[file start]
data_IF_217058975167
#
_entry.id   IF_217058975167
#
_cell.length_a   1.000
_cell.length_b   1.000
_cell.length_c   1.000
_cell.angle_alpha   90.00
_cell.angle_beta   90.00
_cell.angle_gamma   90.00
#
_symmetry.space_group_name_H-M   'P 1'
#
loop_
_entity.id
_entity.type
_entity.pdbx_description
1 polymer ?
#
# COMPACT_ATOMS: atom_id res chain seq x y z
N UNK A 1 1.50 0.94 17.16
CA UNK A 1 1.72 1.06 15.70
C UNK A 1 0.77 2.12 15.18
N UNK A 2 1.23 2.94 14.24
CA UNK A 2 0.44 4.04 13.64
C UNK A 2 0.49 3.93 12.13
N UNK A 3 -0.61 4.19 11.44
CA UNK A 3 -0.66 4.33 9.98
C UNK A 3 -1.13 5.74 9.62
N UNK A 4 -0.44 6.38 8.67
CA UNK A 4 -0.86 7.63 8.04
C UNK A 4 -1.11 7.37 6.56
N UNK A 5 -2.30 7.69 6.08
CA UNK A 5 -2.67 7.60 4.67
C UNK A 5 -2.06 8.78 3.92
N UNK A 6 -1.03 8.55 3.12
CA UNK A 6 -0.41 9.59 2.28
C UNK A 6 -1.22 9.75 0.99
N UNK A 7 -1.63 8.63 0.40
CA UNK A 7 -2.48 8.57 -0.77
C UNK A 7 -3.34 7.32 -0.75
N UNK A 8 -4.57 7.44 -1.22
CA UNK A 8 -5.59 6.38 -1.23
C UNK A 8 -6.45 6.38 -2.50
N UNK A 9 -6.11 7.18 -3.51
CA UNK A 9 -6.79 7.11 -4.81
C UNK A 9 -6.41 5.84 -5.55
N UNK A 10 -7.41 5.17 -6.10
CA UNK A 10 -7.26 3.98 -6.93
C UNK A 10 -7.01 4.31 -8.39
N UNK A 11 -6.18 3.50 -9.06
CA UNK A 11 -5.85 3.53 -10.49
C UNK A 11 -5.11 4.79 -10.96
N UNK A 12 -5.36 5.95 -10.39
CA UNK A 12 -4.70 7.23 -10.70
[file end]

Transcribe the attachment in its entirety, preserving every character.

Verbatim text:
data_IF_217058975167
#
_entry.id   IF_217058975167
#
_cell.length_a   1.000
_cell.length_b   1.000
_cell.length_c   1.000
_cell.angle_alpha   90.00
_cell.angle_beta   90.00
_cell.angle_gamma   90.00
#
_symmetry.space_group_name_H-M   'P 1'
#
loop_
_entity.id
_entity.type
_entity.pdbx_description
1 polymer ?
#
# COMPACT_ATOMS: atom_id res chain seq x y z
N UNK A 1 1.50 0.94 17.16
CA UNK A 1 1.72 1.06 15.70
C UNK A 1 0.77 2.12 15.18
N UNK A 2 1.23 2.94 14.24
CA UNK A 2 0.44 4.04 13.64
C UNK A 2 0.49 3.93 12.13
N UNK A 3 -0.61 4.19 11.44
CA UNK A 3 -0.66 4.33 9.98
C UNK A 3 -1.13 5.74 9.62
N UNK A 4 -0.44 6.38 8.67
CA UNK A 4 -0.86 7.63 8.04
C UNK A 4 -1.11 7.37 6.56
N UNK A 5 -2.30 7.69 6.08
CA UNK A 5 -2.67 7.60 4.67
C UNK A 5 -2.06 8.78 3.92
N UNK A 6 -1.03 8.55 3.12
CA UNK A 6 -0.41 9.59 2.28
C UNK A 6 -1.22 9.75 0.99
N UNK A 7 -1.63 8.63 0.40
CA UNK A 7 -2.48 8.57 -0.77
C UNK A 7 -3.34 7.32 -0.75
N UNK A 8 -4.57 7.44 -1.22
CA UNK A 8 -5.59 6.38 -1.23
C UNK A 8 -6.45 6.38 -2.50
N UNK A 9 -6.11 7.18 -3.51
CA UNK A 9 -6.79 7.11 -4.81
C UNK A 9 -6.41 5.84 -5.55
N UNK A 10 -7.41 5.17 -6.10
CA UNK A 10 -7.26 3.98 -6.93
C UNK A 10 -7.01 4.31 -8.39
N UNK A 11 -6.18 3.50 -9.06
CA UNK A 11 -5.85 3.53 -10.49
C UNK A 11 -5.11 4.79 -10.96
N UNK A 12 -5.36 5.95 -10.39
CA UNK A 12 -4.70 7.23 -10.70